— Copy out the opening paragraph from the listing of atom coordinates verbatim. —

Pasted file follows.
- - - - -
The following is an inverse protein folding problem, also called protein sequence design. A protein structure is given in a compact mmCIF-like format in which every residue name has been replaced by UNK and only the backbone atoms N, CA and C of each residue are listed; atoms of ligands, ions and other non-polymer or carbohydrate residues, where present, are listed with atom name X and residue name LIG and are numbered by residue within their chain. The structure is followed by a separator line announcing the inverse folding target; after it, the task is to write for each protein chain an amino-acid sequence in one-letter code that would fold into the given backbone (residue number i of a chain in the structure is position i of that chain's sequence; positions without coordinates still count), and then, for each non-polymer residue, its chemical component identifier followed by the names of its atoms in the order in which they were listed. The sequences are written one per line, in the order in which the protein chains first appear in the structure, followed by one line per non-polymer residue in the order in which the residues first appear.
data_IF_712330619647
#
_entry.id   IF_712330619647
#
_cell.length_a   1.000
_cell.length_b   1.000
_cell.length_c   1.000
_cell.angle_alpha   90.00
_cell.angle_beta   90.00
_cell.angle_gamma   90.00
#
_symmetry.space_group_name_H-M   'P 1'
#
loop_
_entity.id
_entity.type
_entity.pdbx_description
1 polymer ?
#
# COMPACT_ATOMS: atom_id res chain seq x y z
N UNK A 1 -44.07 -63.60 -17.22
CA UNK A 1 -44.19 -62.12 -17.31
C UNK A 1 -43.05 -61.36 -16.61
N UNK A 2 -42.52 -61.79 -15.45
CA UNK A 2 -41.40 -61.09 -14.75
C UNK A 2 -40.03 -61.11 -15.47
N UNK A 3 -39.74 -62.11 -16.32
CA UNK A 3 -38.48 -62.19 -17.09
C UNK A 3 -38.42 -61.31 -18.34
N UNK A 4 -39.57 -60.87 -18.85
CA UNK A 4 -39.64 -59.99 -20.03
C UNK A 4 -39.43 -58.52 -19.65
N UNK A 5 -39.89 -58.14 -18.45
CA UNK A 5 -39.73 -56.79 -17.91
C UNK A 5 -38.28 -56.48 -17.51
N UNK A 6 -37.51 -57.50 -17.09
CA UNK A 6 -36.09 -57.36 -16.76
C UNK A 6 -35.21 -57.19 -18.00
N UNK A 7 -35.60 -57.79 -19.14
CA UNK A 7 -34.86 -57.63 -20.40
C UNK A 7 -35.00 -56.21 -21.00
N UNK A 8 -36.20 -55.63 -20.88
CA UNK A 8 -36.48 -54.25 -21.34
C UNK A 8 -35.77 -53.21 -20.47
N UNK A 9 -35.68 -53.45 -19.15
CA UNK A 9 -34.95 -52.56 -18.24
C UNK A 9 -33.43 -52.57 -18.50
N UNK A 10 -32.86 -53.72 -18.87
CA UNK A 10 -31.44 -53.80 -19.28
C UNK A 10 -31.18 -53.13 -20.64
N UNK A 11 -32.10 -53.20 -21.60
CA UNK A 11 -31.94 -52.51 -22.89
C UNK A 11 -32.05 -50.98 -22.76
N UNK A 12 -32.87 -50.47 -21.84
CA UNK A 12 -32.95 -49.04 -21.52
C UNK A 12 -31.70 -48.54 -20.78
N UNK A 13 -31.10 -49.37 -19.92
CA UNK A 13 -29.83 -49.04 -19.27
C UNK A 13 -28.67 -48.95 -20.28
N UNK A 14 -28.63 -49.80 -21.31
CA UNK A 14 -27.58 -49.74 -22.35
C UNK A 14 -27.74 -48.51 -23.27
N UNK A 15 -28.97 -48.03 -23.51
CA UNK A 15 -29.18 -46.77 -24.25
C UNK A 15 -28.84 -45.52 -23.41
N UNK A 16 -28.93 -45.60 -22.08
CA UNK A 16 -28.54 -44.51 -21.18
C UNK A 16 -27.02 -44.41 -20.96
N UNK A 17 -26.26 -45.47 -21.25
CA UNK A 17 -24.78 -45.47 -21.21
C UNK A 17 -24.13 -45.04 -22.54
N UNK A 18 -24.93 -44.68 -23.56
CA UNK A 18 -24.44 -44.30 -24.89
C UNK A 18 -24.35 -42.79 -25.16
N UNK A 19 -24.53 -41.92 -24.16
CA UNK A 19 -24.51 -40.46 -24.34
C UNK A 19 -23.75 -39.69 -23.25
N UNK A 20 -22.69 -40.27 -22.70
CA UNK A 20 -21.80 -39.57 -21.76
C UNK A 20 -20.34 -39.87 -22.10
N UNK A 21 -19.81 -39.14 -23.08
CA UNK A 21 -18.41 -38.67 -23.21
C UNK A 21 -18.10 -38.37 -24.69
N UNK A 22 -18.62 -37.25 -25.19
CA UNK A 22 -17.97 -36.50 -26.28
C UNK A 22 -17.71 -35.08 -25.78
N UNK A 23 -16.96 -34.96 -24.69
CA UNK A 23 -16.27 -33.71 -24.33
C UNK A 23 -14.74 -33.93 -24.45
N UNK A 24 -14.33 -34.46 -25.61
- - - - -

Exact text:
The following is an inverse protein folding problem, also called protein sequence design. A protein structure is given in a compact mmCIF-like format in which every residue name has been replaced by UNK and only the backbone atoms N, CA and C of each residue are listed; atoms of ligands, ions and other non-polymer or carbohydrate residues, where present, are listed with atom name X and residue name LIG and are numbered by residue within their chain. The structure is followed by a separator line announcing the inverse folding target; after it, the task is to write for each protein chain an amino-acid sequence in one-letter code that would fold into the given backbone (residue number i of a chain in the structure is position i of that chain's sequence; positions without coordinates still count), and then, for each non-polymer residue, its chemical component identifier followed by the names of its atoms in the order in which they were listed. The sequences are written one per line, in the order in which the protein chains first appear in the structure, followed by one line per non-polymer residue in the order in which the residues first appear.